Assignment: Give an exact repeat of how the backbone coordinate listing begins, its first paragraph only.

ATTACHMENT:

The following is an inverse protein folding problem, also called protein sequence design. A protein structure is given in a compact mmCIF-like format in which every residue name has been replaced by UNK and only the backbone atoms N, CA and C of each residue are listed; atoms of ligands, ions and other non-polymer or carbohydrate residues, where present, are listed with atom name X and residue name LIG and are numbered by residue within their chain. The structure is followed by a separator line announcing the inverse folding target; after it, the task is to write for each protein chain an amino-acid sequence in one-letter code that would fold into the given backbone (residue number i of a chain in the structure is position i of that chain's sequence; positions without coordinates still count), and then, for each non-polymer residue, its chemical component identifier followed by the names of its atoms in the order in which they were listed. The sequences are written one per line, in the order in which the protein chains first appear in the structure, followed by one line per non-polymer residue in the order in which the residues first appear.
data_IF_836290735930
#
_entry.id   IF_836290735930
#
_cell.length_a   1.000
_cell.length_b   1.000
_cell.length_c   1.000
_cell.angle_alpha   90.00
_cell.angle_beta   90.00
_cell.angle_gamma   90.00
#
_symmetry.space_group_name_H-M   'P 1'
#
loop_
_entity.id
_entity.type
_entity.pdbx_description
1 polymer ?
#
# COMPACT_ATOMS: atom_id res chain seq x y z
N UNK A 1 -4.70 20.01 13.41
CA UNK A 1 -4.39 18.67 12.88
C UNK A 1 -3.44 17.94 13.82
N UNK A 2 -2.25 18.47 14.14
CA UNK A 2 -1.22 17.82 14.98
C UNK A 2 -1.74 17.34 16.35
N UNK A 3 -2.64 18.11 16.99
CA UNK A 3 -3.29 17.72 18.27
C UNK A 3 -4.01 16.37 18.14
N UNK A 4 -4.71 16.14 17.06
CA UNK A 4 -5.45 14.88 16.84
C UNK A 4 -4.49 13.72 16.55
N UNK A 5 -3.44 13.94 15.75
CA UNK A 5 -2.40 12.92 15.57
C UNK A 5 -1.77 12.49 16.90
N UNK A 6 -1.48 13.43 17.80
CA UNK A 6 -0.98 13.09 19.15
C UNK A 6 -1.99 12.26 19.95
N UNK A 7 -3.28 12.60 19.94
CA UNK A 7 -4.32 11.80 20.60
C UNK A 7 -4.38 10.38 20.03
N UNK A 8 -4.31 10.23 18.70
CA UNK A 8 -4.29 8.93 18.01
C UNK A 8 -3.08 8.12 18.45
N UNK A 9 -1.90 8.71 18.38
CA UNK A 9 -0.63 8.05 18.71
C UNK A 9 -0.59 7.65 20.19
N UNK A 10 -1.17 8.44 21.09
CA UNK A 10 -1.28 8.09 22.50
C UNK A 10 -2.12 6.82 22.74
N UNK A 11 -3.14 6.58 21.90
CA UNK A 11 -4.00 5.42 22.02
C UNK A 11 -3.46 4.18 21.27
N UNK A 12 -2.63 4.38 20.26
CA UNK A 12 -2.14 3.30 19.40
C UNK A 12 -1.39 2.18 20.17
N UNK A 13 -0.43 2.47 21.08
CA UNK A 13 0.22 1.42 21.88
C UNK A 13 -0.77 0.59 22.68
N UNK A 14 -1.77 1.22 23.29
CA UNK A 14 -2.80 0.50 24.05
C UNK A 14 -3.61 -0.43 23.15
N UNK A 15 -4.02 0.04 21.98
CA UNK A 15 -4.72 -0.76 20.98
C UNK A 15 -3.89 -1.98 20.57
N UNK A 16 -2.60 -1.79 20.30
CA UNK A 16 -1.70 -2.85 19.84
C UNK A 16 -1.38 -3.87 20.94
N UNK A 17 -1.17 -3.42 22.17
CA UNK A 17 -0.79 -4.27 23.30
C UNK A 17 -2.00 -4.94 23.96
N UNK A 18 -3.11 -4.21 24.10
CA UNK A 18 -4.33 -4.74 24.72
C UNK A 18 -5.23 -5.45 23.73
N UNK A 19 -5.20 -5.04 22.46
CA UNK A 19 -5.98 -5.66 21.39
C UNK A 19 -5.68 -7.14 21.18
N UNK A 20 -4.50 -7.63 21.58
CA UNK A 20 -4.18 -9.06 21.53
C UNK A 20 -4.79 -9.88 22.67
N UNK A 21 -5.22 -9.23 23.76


The following is an inverse protein folding problem, also called protein sequence design. A protein structure is given in a compact mmCIF-like format in which every residue name has been replaced by UNK and only the backbone atoms N, CA and C of each residue are listed; atoms of ligands, ions and other non-polymer or carbohydrate residues, where present, are listed with atom name X and residue name LIG and are numbered by residue within their chain. The structure is followed by a separator line announcing the inverse folding target; after it, the task is to write for each protein chain an amino-acid sequence in one-letter code that would fold into the given backbone (residue number i of a chain in the structure is position i of that chain's sequence; positions without coordinates still count), and then, for each non-polymer residue, its chemical component identifier followed by the names of its atoms in the order in which they were listed. The sequences are written one per line, in the order in which the protein chains first appear in the structure, followed by one line per non-polymer residue in the order in which the residues first appear.